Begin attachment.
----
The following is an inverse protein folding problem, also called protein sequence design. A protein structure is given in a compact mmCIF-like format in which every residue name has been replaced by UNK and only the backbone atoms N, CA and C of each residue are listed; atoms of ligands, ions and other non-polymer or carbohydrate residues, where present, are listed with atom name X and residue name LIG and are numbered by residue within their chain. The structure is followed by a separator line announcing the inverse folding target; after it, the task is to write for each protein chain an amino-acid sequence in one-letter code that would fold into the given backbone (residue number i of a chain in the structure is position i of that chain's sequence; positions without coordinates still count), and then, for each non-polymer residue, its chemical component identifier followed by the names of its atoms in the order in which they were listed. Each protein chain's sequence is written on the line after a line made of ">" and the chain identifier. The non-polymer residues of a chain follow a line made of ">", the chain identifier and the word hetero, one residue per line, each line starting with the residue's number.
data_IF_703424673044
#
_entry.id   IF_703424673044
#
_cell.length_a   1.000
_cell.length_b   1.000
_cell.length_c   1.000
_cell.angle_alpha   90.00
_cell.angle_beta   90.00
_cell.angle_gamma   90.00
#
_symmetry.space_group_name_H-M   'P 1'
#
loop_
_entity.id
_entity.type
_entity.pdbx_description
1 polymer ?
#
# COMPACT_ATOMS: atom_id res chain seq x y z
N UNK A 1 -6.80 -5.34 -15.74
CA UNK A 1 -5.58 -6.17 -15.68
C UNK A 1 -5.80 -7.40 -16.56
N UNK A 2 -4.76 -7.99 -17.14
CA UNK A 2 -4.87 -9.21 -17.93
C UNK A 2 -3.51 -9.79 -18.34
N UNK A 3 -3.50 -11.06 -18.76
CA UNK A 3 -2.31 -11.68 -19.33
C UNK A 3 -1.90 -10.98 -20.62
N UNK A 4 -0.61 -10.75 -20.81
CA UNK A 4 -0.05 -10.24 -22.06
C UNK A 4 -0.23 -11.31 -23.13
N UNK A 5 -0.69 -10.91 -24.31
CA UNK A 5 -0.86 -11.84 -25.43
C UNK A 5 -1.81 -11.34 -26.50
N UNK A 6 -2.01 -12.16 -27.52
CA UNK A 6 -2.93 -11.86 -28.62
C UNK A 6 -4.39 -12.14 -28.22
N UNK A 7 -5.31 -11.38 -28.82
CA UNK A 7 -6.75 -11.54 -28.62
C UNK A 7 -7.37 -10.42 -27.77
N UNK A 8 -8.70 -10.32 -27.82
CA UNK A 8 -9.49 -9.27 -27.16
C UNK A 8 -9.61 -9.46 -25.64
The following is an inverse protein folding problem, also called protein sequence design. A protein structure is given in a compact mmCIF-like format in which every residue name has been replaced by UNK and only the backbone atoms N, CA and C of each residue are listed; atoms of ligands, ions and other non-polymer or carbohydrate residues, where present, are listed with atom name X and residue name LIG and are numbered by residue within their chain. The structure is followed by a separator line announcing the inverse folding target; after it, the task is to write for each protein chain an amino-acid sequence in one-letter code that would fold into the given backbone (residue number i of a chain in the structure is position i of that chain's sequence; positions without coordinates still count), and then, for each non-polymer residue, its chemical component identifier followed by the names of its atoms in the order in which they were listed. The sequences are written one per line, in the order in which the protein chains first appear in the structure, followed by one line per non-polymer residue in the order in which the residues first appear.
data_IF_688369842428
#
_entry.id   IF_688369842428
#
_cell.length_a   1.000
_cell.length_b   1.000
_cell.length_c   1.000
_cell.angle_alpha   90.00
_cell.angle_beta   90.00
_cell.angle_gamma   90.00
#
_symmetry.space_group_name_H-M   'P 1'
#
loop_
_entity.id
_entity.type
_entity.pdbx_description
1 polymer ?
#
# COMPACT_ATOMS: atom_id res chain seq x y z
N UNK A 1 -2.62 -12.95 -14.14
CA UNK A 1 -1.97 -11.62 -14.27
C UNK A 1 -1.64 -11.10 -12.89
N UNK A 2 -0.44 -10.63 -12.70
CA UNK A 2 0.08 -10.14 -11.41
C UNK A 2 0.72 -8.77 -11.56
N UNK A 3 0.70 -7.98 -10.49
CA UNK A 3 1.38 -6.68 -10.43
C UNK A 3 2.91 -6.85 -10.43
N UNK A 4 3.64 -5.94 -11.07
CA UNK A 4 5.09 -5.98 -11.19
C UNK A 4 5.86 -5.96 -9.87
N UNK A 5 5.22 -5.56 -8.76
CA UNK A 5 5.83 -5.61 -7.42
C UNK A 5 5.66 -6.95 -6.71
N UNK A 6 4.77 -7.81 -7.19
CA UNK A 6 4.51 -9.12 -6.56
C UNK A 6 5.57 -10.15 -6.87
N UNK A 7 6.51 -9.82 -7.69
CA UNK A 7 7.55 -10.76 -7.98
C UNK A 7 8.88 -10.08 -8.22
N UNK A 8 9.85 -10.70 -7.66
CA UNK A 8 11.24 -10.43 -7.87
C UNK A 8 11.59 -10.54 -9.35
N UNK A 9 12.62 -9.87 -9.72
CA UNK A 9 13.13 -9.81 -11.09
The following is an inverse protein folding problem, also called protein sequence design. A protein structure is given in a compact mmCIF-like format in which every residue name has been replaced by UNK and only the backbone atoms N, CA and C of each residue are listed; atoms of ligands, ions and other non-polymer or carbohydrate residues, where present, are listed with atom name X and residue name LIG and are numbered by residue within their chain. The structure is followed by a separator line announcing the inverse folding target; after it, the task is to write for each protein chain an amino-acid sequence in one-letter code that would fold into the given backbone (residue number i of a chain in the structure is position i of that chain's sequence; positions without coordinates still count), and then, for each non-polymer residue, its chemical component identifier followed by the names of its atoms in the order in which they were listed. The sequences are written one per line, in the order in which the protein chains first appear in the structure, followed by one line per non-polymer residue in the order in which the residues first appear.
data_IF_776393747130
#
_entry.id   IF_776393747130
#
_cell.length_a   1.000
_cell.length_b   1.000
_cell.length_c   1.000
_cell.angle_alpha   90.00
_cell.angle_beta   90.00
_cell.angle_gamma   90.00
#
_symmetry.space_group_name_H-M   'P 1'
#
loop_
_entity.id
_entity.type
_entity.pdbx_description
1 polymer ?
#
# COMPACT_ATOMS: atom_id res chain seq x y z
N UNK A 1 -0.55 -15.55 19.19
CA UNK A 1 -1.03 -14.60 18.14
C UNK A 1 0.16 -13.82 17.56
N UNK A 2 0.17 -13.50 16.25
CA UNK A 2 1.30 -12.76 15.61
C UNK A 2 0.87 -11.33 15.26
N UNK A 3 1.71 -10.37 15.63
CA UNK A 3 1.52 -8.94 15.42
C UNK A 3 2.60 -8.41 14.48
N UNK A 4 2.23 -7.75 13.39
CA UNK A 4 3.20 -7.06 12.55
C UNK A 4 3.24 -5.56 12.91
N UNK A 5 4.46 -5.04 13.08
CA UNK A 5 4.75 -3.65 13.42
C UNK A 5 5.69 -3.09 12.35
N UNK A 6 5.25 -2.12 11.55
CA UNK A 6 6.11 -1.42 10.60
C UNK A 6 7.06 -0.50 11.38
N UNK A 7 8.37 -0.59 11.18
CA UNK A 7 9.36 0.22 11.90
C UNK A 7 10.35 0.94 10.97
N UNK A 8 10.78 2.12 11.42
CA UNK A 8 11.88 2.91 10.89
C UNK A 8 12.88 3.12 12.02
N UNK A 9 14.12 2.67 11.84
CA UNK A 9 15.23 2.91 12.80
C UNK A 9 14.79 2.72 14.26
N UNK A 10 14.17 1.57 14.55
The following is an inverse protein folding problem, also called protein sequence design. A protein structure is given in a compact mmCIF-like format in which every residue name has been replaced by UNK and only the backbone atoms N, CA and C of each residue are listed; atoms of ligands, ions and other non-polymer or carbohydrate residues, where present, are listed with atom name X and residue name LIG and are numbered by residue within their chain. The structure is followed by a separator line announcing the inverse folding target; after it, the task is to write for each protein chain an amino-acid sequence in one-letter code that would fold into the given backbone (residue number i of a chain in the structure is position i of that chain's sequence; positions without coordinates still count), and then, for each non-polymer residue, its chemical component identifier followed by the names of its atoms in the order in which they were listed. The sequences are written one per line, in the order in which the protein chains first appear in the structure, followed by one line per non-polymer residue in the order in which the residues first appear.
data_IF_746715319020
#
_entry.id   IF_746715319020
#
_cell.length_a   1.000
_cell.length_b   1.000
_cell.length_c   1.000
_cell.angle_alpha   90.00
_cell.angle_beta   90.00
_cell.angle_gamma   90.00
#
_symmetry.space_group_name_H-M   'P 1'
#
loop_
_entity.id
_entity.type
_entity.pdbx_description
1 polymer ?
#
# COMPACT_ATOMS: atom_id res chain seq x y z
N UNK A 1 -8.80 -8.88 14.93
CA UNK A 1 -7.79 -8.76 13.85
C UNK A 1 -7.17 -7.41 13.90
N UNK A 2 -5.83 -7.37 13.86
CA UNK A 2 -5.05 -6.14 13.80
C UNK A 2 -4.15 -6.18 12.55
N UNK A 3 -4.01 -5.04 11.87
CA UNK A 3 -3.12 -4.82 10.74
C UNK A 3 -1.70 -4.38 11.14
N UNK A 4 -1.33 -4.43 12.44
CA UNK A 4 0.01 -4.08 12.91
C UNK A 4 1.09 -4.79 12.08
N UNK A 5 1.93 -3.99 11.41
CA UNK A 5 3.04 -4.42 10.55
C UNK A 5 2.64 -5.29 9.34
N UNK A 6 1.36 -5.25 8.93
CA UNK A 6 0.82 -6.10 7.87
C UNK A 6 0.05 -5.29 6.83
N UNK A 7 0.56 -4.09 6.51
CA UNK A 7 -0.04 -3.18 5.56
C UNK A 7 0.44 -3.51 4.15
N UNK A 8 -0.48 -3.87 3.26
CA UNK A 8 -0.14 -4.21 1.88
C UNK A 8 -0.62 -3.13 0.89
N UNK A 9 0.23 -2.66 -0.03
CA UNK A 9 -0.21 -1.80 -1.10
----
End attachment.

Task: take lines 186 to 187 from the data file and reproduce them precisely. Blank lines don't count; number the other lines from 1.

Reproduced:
C UNK A 8 -0.62 -3.13 0.89
N UNK A 9 0.23 -2.66 -0.03